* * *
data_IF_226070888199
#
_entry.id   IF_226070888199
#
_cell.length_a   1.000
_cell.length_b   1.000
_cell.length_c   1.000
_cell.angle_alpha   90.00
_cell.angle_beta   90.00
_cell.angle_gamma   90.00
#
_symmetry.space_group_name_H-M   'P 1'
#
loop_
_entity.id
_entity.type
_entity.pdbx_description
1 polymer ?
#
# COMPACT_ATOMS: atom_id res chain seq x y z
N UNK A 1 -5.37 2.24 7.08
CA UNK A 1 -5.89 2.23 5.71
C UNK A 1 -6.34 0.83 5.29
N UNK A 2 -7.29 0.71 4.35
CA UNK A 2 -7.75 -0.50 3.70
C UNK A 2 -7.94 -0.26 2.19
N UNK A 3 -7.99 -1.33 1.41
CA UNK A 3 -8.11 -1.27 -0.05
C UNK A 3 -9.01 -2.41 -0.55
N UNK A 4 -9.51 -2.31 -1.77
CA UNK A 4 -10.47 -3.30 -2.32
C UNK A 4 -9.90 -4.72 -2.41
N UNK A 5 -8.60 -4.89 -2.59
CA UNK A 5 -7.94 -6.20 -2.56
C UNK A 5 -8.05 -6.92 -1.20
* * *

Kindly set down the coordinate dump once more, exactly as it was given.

data_IF_226070888199
#
_entry.id   IF_226070888199
#
_cell.length_a   1.000
_cell.length_b   1.000
_cell.length_c   1.000
_cell.angle_alpha   90.00
_cell.angle_beta   90.00
_cell.angle_gamma   90.00
#
_symmetry.space_group_name_H-M   'P 1'
#
loop_
_entity.id
_entity.type
_entity.pdbx_description
1 polymer ?
#
# COMPACT_ATOMS: atom_id res chain seq x y z
N UNK A 1 -5.37 2.24 7.08
CA UNK A 1 -5.89 2.23 5.71
C UNK A 1 -6.34 0.83 5.29
N UNK A 2 -7.29 0.71 4.35
CA UNK A 2 -7.75 -0.50 3.70
C UNK A 2 -7.94 -0.26 2.19
N UNK A 3 -7.99 -1.33 1.41
CA UNK A 3 -8.11 -1.27 -0.05
C UNK A 3 -9.01 -2.41 -0.55
N UNK A 4 -9.51 -2.31 -1.77
CA UNK A 4 -10.47 -3.30 -2.32
C UNK A 4 -9.90 -4.72 -2.41
N UNK A 5 -8.60 -4.89 -2.59
CA UNK A 5 -7.94 -6.20 -2.56
C UNK A 5 -8.05 -6.92 -1.20